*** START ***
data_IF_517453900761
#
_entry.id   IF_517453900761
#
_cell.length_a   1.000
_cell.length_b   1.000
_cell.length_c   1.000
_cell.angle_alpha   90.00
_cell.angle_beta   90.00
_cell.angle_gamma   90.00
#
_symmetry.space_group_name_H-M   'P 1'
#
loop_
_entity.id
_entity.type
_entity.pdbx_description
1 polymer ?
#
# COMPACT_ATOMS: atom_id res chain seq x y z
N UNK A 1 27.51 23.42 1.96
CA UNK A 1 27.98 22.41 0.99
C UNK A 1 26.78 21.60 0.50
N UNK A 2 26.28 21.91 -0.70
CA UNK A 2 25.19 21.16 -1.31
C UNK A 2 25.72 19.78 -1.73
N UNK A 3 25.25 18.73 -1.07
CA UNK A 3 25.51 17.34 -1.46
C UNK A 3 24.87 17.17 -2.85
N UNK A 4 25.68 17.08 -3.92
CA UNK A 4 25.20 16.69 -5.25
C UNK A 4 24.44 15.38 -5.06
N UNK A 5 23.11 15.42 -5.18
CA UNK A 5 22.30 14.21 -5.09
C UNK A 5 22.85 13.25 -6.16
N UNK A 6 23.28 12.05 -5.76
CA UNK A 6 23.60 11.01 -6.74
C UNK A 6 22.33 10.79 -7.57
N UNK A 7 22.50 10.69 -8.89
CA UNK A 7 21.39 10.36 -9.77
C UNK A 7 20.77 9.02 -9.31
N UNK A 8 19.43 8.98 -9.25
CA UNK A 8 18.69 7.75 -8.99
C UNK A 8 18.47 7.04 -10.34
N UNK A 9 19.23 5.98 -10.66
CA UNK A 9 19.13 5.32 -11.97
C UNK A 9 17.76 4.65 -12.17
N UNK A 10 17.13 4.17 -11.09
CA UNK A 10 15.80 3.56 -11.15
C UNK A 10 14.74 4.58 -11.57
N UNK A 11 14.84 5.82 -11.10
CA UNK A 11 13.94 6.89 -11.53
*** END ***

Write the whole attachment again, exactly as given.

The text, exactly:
data_IF_517453900761
#
_entry.id   IF_517453900761
#
_cell.length_a   1.000
_cell.length_b   1.000
_cell.length_c   1.000
_cell.angle_alpha   90.00
_cell.angle_beta   90.00
_cell.angle_gamma   90.00
#
_symmetry.space_group_name_H-M   'P 1'
#
loop_
_entity.id
_entity.type
_entity.pdbx_description
1 polymer ?
#
# COMPACT_ATOMS: atom_id res chain seq x y z
N UNK A 1 27.51 23.42 1.96
CA UNK A 1 27.98 22.41 0.99
C UNK A 1 26.78 21.60 0.50
N UNK A 2 26.28 21.91 -0.70
CA UNK A 2 25.19 21.16 -1.31
C UNK A 2 25.72 19.78 -1.73
N UNK A 3 25.25 18.73 -1.07
CA UNK A 3 25.51 17.34 -1.46
C UNK A 3 24.87 17.17 -2.85
N UNK A 4 25.68 17.08 -3.92
CA UNK A 4 25.20 16.69 -5.25
C UNK A 4 24.44 15.38 -5.06
N UNK A 5 23.11 15.42 -5.18
CA UNK A 5 22.30 14.21 -5.09
C UNK A 5 22.85 13.25 -6.16
N UNK A 6 23.28 12.05 -5.76
CA UNK A 6 23.60 11.01 -6.74
C UNK A 6 22.33 10.79 -7.57
N UNK A 7 22.50 10.69 -8.89
CA UNK A 7 21.39 10.36 -9.77
C UNK A 7 20.77 9.02 -9.31
N UNK A 8 19.43 8.98 -9.25
CA UNK A 8 18.69 7.75 -8.99
C UNK A 8 18.47 7.04 -10.34
N UNK A 9 19.23 5.98 -10.66
CA UNK A 9 19.13 5.32 -11.97
C UNK A 9 17.76 4.65 -12.17
N UNK A 10 17.13 4.17 -11.09
CA UNK A 10 15.80 3.56 -11.15
C UNK A 10 14.74 4.58 -11.57
N UNK A 11 14.84 5.82 -11.10
CA UNK A 11 13.94 6.89 -11.53